Eastern Kentucky University

Presenter Information

Carter UnrauFollow

Grade Level at Time of Presentation

Senior

Major

Recreation and Parks Administration (Concentrations: Natural Resource Recreation Admin & Event Planning)

Minor

Political Science

Institution 22-23

Eastern Kentucky University

KY House District #

68

KY Senate District #

24

Department

Department of Recreation and Park Administration

Abstract

Many counties in Eastern Kentucky and central Appalachia in general have suffered intense economic hardship in the past decades due to the decline in coal and other mining industries which once supplied many jobs to the people of the region. A common remedy to this is increasing tourism development in these communities. While this tactic has seen positive effects in the region, there's been communities that have given a negative review of the increase in tourism development. With such an economic gain to be had, its imperative that the source of this issue should be rooted out and resolved to continue repairing the financial state of Eastern Kentucky. Analyzing why these communities are reacting negatively is important to ensuring the longevity of economic success. Researchers used a semi-structured interview within two different communities that were experiencing planned growth in tourism development. The cities of London and McKee Kentucky were chosen as they shared many common factors beneficial to the study outcomes but the cities were at varying stages of tourism development. They were asked about their viewpoints on the development process such as involvement, individual knowledge on the town's tourism board, experiences with tourism interactions in their community, and the economic growth they have personally seen in their individual lives and in their community. The researchers found that while the primary need identified by 175 out of 177 respondents was economic advancement, the city of McKee had identified being left out of many proceedings and decisions as the main concern for their negative views on the process. The conclusion was that for tourism development to succeed in these rural and tight-knit communities is that including the local population in all facets of the project like bringing in local business owners, community leaders, etc. is crucial to public opinion.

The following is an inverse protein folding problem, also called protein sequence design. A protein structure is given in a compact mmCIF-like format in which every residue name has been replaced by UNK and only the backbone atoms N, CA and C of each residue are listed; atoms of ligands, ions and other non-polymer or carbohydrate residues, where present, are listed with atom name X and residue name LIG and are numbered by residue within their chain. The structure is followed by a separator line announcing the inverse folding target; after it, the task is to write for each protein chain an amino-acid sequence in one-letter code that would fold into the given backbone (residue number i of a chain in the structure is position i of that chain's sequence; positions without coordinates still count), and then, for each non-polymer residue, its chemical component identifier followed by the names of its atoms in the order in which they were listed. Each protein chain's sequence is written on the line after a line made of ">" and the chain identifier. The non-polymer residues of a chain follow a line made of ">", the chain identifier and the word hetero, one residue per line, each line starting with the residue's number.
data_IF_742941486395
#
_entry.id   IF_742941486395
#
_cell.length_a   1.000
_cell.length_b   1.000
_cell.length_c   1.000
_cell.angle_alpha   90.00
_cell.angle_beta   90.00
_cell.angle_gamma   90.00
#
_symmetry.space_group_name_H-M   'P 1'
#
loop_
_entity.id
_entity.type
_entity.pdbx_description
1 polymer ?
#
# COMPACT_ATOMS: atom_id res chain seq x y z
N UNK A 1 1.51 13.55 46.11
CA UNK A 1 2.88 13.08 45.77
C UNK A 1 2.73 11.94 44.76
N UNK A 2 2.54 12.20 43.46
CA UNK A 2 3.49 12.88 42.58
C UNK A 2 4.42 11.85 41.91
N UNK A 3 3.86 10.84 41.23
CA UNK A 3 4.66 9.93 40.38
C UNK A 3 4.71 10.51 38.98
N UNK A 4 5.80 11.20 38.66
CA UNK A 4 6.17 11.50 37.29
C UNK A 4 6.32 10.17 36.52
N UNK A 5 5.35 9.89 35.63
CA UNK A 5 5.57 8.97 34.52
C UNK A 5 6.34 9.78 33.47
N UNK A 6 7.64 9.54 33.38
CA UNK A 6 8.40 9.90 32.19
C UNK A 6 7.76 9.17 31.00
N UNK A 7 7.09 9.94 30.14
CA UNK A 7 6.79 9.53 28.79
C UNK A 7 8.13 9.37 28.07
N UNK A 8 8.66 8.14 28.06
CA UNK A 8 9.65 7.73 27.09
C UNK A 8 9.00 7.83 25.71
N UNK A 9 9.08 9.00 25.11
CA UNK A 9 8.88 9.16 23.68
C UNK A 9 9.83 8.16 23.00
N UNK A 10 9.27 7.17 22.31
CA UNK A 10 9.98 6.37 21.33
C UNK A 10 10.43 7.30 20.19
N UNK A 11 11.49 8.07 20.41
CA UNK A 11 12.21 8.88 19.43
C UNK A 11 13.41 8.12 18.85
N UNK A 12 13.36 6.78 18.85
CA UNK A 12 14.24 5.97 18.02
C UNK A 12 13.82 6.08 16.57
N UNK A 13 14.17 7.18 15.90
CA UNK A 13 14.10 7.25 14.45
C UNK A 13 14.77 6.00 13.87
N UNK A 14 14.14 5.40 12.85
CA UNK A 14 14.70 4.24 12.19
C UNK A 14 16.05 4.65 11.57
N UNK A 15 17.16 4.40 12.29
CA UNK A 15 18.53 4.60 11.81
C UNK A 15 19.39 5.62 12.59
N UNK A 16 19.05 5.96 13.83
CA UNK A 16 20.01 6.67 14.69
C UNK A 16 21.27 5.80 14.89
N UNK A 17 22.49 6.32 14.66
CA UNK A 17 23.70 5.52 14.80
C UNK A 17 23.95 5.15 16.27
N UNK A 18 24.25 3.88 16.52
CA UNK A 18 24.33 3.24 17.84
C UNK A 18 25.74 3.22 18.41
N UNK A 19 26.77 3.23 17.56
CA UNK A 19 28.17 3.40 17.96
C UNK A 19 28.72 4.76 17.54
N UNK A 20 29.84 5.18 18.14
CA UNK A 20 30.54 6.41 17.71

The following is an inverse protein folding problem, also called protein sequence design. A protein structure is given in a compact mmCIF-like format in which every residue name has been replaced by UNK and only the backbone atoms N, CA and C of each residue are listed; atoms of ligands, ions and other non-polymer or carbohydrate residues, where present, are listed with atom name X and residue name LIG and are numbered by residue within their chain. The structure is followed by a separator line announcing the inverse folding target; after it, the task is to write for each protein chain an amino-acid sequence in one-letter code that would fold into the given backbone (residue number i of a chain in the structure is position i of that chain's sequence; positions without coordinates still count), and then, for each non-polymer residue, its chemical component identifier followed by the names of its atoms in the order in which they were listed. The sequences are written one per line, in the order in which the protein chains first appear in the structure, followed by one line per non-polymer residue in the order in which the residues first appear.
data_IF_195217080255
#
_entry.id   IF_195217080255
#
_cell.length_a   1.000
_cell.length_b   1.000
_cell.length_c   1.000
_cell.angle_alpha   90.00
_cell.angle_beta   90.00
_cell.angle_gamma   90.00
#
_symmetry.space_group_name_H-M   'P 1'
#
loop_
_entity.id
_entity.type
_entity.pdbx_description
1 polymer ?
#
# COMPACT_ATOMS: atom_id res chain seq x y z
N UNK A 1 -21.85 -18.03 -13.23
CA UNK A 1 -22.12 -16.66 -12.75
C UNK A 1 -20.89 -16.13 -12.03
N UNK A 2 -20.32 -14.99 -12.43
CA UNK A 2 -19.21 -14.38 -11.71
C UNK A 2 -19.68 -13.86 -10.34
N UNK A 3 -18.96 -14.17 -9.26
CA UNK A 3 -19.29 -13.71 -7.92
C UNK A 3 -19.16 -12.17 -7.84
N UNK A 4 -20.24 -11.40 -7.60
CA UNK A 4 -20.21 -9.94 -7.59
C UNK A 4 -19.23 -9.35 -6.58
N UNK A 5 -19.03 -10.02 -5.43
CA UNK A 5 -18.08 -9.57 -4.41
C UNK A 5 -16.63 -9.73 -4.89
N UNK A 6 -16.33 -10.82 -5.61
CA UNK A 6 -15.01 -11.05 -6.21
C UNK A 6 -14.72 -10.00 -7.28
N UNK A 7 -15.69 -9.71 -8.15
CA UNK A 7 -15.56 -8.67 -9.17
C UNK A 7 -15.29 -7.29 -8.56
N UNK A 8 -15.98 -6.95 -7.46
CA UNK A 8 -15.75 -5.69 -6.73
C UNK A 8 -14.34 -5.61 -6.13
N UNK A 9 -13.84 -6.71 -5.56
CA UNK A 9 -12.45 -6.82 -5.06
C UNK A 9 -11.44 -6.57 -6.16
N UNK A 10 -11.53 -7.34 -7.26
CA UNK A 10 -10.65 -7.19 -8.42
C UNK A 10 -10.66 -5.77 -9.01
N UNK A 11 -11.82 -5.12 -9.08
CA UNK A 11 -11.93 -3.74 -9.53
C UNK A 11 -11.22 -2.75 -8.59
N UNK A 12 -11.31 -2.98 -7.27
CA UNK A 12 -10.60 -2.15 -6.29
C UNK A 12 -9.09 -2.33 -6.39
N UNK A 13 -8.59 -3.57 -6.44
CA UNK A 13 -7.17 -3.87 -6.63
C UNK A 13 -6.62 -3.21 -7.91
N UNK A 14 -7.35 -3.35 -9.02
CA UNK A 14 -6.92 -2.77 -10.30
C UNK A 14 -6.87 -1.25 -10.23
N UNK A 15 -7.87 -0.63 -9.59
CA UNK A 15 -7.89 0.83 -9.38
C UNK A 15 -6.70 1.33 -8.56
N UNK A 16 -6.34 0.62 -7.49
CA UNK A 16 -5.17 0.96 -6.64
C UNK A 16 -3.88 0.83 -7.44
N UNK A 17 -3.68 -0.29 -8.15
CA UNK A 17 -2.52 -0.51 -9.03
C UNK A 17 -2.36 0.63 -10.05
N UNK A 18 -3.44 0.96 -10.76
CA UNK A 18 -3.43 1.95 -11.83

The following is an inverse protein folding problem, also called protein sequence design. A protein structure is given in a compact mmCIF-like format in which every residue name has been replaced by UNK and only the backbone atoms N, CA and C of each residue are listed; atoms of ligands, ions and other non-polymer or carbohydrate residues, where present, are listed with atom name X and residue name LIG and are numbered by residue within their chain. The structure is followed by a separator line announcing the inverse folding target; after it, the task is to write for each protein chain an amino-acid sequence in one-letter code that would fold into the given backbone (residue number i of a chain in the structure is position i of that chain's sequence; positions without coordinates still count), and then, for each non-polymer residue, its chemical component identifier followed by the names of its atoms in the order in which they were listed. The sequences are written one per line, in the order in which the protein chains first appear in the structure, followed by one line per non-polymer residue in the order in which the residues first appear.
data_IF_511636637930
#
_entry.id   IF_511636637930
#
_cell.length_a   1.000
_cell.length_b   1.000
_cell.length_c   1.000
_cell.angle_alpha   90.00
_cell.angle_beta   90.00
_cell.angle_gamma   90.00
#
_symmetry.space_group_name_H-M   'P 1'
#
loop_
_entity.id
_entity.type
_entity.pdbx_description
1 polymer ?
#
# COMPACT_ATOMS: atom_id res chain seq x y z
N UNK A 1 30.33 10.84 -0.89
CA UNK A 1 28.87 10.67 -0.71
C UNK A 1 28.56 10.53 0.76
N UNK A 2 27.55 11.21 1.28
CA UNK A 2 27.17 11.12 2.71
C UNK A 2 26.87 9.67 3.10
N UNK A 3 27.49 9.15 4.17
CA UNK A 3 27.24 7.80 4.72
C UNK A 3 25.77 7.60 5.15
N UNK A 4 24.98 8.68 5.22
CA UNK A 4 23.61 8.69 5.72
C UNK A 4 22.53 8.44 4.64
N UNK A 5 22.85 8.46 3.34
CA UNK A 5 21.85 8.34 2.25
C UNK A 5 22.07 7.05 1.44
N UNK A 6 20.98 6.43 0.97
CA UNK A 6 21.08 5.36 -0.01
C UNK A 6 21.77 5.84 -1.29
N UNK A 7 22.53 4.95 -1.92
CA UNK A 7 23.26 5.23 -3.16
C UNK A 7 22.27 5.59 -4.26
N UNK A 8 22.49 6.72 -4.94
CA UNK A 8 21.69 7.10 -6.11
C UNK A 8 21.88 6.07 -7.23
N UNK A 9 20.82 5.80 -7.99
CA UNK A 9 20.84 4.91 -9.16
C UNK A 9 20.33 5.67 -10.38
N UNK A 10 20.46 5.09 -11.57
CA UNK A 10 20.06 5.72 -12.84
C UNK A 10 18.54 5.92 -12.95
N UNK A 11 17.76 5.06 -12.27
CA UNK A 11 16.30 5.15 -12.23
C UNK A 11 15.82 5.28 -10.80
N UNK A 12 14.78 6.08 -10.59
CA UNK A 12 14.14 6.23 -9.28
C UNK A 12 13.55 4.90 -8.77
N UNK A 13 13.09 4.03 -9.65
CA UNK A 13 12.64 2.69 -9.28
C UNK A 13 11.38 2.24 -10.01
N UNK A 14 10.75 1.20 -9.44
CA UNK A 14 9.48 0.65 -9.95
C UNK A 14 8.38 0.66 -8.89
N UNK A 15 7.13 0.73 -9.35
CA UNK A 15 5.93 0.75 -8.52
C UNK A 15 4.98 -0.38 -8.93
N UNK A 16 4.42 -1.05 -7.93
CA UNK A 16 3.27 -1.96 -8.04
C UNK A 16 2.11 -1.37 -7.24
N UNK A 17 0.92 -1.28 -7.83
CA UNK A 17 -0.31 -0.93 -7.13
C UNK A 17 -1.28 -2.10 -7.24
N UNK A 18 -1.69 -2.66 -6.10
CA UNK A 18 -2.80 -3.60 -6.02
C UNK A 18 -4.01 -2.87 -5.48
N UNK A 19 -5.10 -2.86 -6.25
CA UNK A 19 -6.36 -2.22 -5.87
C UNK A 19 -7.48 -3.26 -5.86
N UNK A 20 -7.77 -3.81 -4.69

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How Community Satisfaction can Determine the Success of Tourism Development in a Community

Many counties in Eastern Kentucky and central Appalachia in general have suffered intense economic hardship in the past decades due to the decline in coal and other mining industries which once supplied many jobs to the people of the region. A common remedy to this is increasing tourism development in these communities. While this tactic has seen positive effects in the region, there's been communities that have given a negative review of the increase in tourism development. With such an economic gain to be had, its imperative that the source of this issue should be rooted out and resolved to continue repairing the financial state of Eastern Kentucky. Analyzing why these communities are reacting negatively is important to ensuring the longevity of economic success. Researchers used a semi-structured interview within two different communities that were experiencing planned growth in tourism development. The cities of London and McKee Kentucky were chosen as they shared many common factors beneficial to the study outcomes but the cities were at varying stages of tourism development. They were asked about their viewpoints on the development process such as involvement, individual knowledge on the town's tourism board, experiences with tourism interactions in their community, and the economic growth they have personally seen in their individual lives and in their community. The researchers found that while the primary need identified by 175 out of 177 respondents was economic advancement, the city of McKee had identified being left out of many proceedings and decisions as the main concern for their negative views on the process. The conclusion was that for tourism development to succeed in these rural and tight-knit communities is that including the local population in all facets of the project like bringing in local business owners, community leaders, etc. is crucial to public opinion.

 

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